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Teacher Learning for Science Sensemaking: A Systems Approach

Teacher Learning for Science Sensemaking: A Systems Approach

Wednesday, December 6, 2023
12:00pm - 1:00pm
CERAS 204

GSE Colloquium Series in Science, Engineering, Technology Education

Benjamin Lowell, Clinical Assistant Professor of Science Education

Science education in the United States is in the midst of large-scale reform focused on engaging science students in making sense of the natural world rather than learning science as a set of disconnected facts. This reform, embodied by the Next Generation Science Standards and other similar documents, asks that we design learning environments in which all students engage with relevant natural phenomena using their personal experiences and identified science practices to tell a how or why story about that phenomenon. Several supports have been developed to help teachers understand and implement this vision, including professional learning and high-quality curricular materials, but uptake and implementation of this approach to science instruction remains inconsistent.

In this talk, I engage with that problem by looking at the systems in which teachers, teacher educators, and instructional leaders operate to understand what might explain this inconsistency and how we can design teacher learning experiences to better support them. Building on Allen’s framework of organizational sensemaking in science education, I look at how combining curriculum, curriculum-based professional development, and instructional leadership can support teacher learning and practice. Specifically, I share results from two different studies that take distinct methodological approaches to understand systems of teacher learning. First, I share the results of a study of a nationwide sample of middle school science teachers engaging in a multi-year curriculum-based professional development program. I demonstrate how their instructional and self-efficacy beliefs changed over time and use hierarchical linear modeling to identify teacher characteristics associated with differences in those changes. Second, I report on a case study of two different school implementing the same curriculum materials with different levels of success, demonstrating the role of teacher agency and collaboration in supporting teacher learning. Finally, I discuss where I see this line of work going in the future to build school, district, and university-based systems that can support teachers to engage all students in authentic sensemaking around the natural world.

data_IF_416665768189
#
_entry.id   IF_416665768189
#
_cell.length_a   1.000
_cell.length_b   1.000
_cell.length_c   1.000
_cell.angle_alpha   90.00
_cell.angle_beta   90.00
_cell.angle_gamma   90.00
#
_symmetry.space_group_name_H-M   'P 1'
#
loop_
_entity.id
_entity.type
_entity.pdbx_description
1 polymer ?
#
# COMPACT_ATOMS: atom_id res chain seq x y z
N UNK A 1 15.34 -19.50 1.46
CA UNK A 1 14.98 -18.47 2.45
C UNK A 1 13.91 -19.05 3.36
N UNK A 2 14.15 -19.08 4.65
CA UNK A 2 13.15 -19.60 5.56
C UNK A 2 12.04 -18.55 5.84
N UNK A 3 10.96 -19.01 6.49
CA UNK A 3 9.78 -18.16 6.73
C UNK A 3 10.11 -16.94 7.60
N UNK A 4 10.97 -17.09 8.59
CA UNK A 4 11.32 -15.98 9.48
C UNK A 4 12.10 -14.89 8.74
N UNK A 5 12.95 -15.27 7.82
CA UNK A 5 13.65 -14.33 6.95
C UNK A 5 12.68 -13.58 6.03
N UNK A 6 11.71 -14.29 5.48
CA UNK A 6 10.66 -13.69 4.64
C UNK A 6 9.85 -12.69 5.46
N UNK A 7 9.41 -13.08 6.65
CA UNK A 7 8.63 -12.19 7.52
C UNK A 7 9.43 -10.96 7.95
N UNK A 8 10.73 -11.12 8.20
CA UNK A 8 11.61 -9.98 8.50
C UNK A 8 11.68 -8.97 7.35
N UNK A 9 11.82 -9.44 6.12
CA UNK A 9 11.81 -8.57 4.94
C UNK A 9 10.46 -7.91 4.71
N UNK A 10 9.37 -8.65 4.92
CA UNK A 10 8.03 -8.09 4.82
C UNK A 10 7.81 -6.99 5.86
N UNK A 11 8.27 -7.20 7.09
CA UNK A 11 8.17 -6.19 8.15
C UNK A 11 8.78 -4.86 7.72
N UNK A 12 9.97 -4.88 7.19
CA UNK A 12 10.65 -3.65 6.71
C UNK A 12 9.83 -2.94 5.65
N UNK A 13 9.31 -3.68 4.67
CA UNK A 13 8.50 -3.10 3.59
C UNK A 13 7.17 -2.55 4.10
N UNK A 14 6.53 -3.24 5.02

Benjamin R. Lowell (he/him) is a Clinical Assistant Professor of Science Education, Residency Director, and Science Content Mentor in the Teacher Residency Program. He earned his PhD in Curriculum and Instruction from the Boston College Lynch School of Education and Human Development. He also holds an MA in Teaching Science from Stanford University and an ScB in Biochemistry from Brown University.

Event Details


Event Admission 
GSE community only
Event Audience 
Faculty/Staff
Prospective Students
Admitted Students
PhD Students
MA/MS Students

Contact Information


Contact Name 
Jesse Rivas
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